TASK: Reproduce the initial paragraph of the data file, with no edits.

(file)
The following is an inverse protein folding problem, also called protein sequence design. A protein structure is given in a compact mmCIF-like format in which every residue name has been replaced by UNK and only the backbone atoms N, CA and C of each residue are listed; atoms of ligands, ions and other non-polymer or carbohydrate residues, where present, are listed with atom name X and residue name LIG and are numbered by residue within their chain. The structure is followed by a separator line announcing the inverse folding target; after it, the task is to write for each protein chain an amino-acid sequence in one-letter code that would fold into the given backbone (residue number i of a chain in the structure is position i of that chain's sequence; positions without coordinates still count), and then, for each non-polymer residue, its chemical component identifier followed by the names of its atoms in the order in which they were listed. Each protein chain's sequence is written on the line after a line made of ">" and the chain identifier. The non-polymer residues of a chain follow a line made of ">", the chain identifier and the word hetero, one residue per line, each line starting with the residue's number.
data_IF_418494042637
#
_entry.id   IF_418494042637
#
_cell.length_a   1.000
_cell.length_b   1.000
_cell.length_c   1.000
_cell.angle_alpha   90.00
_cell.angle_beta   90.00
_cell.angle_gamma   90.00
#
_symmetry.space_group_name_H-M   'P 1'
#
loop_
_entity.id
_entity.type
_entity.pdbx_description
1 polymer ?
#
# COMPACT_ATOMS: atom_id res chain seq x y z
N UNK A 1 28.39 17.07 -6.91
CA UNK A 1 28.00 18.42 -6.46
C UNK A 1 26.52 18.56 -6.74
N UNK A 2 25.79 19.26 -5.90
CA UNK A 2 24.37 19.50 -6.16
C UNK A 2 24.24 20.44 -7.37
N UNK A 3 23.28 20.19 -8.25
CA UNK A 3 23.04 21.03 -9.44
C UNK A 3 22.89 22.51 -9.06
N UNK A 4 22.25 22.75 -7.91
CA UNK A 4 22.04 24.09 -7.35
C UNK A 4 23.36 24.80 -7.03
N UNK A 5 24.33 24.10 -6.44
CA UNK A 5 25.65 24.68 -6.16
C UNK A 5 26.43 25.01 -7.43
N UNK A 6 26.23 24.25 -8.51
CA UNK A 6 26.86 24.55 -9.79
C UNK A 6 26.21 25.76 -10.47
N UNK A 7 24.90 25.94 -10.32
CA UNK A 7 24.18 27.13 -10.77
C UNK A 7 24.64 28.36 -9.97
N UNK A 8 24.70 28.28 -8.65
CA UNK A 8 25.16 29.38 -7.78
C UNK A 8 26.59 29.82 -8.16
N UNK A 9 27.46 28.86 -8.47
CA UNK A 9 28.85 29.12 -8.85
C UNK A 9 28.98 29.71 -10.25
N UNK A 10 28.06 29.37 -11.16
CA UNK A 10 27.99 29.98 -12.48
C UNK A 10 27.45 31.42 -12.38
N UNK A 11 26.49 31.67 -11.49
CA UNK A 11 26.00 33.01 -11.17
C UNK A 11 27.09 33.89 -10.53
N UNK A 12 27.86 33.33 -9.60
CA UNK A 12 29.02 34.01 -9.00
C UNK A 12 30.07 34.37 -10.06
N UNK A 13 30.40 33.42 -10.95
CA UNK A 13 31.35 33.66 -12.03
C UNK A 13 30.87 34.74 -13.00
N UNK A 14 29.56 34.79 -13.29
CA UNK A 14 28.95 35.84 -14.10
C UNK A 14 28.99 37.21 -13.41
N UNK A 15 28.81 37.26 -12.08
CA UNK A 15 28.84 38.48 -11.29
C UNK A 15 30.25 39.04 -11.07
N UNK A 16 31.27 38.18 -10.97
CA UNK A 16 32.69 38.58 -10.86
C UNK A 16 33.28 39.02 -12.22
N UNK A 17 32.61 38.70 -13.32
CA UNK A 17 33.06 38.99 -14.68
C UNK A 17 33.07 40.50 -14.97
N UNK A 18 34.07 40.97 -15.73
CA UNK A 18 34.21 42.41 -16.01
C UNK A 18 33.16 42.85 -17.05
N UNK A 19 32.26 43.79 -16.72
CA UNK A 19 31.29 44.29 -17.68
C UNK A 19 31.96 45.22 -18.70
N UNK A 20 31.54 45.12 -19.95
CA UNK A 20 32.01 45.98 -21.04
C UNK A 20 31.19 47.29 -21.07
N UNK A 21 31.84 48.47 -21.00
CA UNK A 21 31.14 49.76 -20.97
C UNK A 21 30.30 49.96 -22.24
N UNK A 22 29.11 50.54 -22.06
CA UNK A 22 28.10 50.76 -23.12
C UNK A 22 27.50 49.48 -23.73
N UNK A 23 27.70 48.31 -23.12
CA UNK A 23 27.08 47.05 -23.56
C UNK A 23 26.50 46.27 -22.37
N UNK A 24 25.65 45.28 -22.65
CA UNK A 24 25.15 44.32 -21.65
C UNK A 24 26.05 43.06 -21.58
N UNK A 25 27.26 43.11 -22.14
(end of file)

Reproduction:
The following is an inverse protein folding problem, also called protein sequence design. A protein structure is given in a compact mmCIF-like format in which every residue name has been replaced by UNK and only the backbone atoms N, CA and C of each residue are listed; atoms of ligands, ions and other non-polymer or carbohydrate residues, where present, are listed with atom name X and residue name LIG and are numbered by residue within their chain. The structure is followed by a separator line announcing the inverse folding target; after it, the task is to write for each protein chain an amino-acid sequence in one-letter code that would fold into the given backbone (residue number i of a chain in the structure is position i of that chain's sequence; positions without coordinates still count), and then, for each non-polymer residue, its chemical component identifier followed by the names of its atoms in the order in which they were listed. Each protein chain's sequence is written on the line after a line made of ">" and the chain identifier. The non-polymer residues of a chain follow a line made of ">", the chain identifier and the word hetero, one residue per line, each line starting with the residue's number.